Rubble

Did you ever watch a person’s actions or listen to his words and think, “What an idiot?”  Maybe that question sets a poor tone for a spiritual discussion, but honestly we’ve all been there. And the less spiritual ones among us may have taken it a step further and tossed up a quick prayer, “Please, Lord, don’t let him reproduce.”

If you are looking for a touchy-feely sugar coated tidbit, move on. This is not the article for you. Today we’re dissecting the life of a man named Achan whose name actually means “troublesome.” Each time I return to his story I climb onto my spiritual soapbox and pass judgment, “Achan. Now there was a idiot if ever one walked the planet.”

Achan’s story is found in Joshua 7 though he has one additional mention in Joshua 22:20 where he is held up as an example of what not to do. He is remembered for the widespread impact of his devious actions.

By way of summary Israel was on the march into Canaan to claim the land God had promised to them. God had showed Himself strong on behalf of Israel in the conquest of Jericho, and Joshua’s inexperienced troops chalked up a major victory by following God’s unusual instructions. Part of the mission statement included a ban on the spoils of Jericho. Articles of gold, silver, bronze and iron would go into the Lord’s treasury, and as for everything else the command was simple, “Leave it alone.”

Achan decided to follow a different plan.

But the sons of Israel acted unfaithfully in regard to the things under the ban, for Achan, the son of Carmi, the son of Zabdi, the son of Zerah, from the tribe of Judah, took some of the things under the ban, therefore the anger of the LORD burned against the sons of Israel. Joshua 7:1 NASB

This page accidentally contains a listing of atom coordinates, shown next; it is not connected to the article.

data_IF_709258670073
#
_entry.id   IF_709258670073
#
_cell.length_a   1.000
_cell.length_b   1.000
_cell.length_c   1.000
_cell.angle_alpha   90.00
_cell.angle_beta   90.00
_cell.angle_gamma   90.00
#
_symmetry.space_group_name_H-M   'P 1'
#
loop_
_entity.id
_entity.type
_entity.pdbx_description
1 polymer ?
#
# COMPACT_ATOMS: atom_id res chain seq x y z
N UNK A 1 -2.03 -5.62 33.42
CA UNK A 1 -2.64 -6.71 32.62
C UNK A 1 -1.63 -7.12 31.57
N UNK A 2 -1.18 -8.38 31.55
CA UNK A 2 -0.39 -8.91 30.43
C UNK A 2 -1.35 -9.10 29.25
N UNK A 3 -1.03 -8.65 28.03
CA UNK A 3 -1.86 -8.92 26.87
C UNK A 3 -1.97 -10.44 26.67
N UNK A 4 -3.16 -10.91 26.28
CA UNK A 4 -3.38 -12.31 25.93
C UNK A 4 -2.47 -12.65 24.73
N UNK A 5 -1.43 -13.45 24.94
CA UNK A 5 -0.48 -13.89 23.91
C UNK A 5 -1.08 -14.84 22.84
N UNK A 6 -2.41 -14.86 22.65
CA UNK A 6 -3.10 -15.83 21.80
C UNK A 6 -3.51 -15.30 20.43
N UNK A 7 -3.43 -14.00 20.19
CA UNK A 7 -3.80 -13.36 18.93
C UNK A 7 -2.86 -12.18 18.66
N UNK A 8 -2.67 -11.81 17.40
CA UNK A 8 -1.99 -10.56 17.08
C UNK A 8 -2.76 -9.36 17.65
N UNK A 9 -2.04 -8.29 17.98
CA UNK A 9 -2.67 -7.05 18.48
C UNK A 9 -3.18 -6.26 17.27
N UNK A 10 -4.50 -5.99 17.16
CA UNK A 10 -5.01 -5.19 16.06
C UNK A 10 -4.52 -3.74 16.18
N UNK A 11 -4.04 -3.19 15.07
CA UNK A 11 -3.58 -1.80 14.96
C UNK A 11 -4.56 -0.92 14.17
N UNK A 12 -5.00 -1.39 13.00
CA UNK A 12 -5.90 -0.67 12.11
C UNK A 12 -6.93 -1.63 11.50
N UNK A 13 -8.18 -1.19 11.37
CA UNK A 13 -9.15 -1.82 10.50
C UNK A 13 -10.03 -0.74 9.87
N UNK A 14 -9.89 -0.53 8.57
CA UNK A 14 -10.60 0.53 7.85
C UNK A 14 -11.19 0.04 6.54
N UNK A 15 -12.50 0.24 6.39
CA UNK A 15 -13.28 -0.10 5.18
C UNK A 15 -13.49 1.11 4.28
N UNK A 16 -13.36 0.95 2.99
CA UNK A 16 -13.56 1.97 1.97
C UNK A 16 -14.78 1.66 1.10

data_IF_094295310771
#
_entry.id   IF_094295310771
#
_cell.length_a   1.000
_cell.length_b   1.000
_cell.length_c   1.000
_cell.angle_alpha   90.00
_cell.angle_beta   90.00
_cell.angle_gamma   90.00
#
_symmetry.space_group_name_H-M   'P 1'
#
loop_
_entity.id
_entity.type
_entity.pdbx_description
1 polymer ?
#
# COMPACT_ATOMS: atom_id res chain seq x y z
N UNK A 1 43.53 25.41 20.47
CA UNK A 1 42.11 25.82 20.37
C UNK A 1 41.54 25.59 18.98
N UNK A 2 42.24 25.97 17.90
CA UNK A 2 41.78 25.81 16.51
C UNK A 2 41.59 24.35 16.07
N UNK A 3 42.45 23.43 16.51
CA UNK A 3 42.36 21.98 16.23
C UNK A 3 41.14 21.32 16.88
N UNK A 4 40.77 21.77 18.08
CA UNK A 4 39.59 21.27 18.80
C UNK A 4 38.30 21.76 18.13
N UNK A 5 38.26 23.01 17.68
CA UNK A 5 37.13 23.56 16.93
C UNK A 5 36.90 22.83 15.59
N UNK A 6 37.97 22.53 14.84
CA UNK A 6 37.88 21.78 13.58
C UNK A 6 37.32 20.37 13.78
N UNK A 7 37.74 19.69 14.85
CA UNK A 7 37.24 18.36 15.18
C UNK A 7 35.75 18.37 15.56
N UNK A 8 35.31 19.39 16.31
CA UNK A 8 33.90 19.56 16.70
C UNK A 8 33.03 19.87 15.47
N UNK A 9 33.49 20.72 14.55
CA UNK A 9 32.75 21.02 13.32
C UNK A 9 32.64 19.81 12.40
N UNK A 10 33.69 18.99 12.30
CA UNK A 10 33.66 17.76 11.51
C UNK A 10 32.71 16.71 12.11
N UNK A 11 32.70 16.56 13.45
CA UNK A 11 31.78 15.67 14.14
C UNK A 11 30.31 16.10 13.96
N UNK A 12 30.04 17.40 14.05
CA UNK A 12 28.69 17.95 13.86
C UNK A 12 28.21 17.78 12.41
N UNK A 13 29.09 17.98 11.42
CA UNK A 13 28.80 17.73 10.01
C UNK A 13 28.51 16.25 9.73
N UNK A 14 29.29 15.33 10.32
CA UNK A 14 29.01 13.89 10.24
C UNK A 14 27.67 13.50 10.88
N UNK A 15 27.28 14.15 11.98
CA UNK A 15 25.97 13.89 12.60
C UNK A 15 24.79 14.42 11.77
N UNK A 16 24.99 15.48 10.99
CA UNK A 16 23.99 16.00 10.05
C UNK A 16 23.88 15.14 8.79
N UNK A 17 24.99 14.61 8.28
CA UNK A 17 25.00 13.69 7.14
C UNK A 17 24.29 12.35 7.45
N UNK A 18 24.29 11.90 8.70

We are told in his later confession that he had lifted a beautiful Babylonian robe, 200 silver coins, and a bar of gold weighing about a pound.

I wonder what twisted route his thought processes followed as he stood amidst the rubble of Jericho?

Was it spur-of-the-moment greed as his eyes were drawn to the glitter? Or did he live with doubts about the outcome of life in Canaan? Did his faith flame out when it came to trusting God for provisions?

Perhaps Achan told himself, “God can feed us for forty years in the wilderness and part the Jordan River to make a crossing on dry land. He can turn the walls of Jericho into so many pebbles and give us an incredible victory over a formidable enemy. But I am not sure He will be able to cover our living expenses in Canaan.  I mean, seriously, milk and honey do not grow on trees.”

Where was Achan going to spend that gold and silver? On what occasion could he wear that garment without raising the eyebrows of his peers? Sin deceives thereby masking the longer-term effects of our poor choices until we are trapped in the vortex.

Meanwhile Joshua and his commanders formed a plan for the conquest of the next town, Ai. We find no record of anyone asking God for advice, but that is another discussion. Joshua sent a portion of his army, 3000 men, into battle, and the men of Ai routed Israel and struck down thirty-six soldiers. Scripture tells us (Joshua 7:5), “…the hearts of the people melted and became as water.”

In Joshua’s one-on-one with God he learned the reason for the resounding defeat (Joshua 7:10), “Israel has sinned.” God made plain that the sin must be dealt with (Joshua 7:12), “I will not be with you anymore unless you destroy the things under the ban from your midst.”

Early the next morning Joshua assembled the nation to uncover the culprit. What was Achan thinking? Did he believe his deeds would remain secret and his treasures hidden? Obviously God knew about the stolen booty, and now the entire nation became privy to the awful truth that one among them had triggered God’s wrath.